Collaboration of registers within a European network has greatly improved data comparability between countries. A standard set of minor or poorly defined anomalies are excluded (EUROCAT, 2005a), although it can be difficult to apply the criteria precisely as there is not always enough information in health service records to distinguish between different severities of the same anomaly. Data quality can also be influenced by health service factors (e.g. the proportion of stillbirths with postmortem carried out, or the proportion of multiply malformed cases where a karyotype has been performed ) and registry factors (e.g. specificity of coding and completeness of ascertainment of TOPFA or postneonatally diagnosed anomalies among livebirths).

 

Other sources of epidemiological information about congenital anomalies in Europe include the following:

 

a) The WHO HFA database contains data on infant mortality due to congenital anomalies. Their data can be seen in Chapter 4.1. Such infant mortality data from infant death registrations is dependent on the quality of death certification, but is particularly useful for countries with no current congenital anomaly registers. The data are limited with regard to type of congenital anomaly. Differences between countries in infant mortality due to congenital anomaly can reflect one or more of the following factors: a) the risk of pregnancies being affected by a congenital anomaly in that country b) the level of investigation by autopsy in case of infant death c) the likelihood that an affected pregnancy will be prenatally diagnosed leading to termination of pregnancy d) the quality of treatment for congenital anomalies (e.g. surgery for congenital heart disease) and e) practices regarding registration of a baby as a stillbirth or livebirth where the congenital anomaly is so severe that the baby is not viable.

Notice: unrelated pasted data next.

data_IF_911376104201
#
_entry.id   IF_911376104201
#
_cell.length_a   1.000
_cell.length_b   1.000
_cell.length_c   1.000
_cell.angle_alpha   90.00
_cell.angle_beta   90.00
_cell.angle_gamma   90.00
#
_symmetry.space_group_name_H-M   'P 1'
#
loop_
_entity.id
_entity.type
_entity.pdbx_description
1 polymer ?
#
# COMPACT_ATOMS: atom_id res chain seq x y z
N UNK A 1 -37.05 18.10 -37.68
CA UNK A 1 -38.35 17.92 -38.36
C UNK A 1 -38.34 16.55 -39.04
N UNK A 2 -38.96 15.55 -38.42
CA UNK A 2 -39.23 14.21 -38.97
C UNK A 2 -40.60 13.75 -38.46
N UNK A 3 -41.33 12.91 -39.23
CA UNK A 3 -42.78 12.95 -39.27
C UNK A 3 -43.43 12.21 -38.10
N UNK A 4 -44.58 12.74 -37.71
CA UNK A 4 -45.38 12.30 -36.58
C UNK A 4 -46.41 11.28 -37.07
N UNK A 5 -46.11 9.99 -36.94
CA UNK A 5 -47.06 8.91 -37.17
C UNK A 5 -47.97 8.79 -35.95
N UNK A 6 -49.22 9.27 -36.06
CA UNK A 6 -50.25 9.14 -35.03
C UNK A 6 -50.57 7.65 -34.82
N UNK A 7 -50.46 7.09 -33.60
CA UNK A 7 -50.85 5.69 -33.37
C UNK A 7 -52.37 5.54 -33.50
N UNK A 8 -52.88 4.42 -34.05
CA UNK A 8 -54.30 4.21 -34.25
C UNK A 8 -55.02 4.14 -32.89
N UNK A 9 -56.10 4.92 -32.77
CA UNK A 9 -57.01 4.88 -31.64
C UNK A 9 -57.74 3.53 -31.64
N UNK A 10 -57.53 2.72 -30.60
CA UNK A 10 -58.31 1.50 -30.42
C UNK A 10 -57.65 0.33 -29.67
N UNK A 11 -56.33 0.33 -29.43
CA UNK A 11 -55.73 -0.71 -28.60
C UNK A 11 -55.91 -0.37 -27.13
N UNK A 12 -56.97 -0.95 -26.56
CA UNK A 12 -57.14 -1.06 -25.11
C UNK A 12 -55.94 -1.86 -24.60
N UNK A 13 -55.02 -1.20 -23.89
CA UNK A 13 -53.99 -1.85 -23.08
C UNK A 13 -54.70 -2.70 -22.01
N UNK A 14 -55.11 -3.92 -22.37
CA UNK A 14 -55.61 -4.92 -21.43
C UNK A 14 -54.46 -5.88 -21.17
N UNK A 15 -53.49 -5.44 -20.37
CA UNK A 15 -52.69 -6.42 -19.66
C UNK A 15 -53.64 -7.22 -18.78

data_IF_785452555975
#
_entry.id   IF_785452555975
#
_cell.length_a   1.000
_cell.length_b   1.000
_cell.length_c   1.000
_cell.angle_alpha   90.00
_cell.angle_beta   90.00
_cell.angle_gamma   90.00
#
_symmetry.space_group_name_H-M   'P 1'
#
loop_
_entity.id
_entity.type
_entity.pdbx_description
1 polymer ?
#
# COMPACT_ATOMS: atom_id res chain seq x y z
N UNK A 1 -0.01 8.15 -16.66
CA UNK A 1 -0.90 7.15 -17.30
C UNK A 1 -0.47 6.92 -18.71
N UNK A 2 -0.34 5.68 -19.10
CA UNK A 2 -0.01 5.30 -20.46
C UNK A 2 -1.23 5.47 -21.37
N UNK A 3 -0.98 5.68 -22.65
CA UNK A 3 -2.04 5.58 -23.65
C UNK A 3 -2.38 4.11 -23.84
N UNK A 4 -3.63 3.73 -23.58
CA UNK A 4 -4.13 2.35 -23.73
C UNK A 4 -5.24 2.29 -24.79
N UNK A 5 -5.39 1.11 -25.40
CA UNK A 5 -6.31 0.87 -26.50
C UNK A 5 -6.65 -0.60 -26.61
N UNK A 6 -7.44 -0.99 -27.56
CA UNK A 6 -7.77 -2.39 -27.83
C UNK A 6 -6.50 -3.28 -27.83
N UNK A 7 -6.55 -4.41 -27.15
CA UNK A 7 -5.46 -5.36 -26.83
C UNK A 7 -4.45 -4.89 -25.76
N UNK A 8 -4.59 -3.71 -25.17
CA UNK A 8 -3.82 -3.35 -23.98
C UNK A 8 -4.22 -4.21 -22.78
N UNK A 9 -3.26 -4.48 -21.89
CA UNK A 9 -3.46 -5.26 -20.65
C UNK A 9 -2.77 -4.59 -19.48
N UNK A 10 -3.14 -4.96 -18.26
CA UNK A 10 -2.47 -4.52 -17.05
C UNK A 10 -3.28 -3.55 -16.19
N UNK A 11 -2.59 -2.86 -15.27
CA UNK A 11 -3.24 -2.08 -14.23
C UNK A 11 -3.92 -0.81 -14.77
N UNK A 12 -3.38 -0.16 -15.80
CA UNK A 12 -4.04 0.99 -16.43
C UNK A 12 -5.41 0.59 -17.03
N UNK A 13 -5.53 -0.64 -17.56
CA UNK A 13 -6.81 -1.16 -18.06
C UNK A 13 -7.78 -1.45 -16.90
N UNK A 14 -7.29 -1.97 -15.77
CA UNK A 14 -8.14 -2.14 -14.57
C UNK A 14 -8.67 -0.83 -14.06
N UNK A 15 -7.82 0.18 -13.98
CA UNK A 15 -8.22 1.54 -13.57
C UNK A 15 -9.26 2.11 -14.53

b) Hospital Episode or Discharge Data. These data are potentially particularly useful for major congenital anomalies where livebirth is the most common outcome, infant survival is high, and surgery is routinely indicated e.g. hypospadias, gastroschisis and orofacial clefts. Such data usually do not include terminations of pregnancy following prenatal diagnosis (TOPFA), or stillbirths, and usually do not cover health service episodes on an outpatient basis. In some countries, private hospitals do not make their data available, or hospitals do not use a standard coding system. It can be difficult to link several episodes for the same individual together, particularly across years. Many congenital anomaly registers nevertheless now use HE/HD data as one of their sources of information.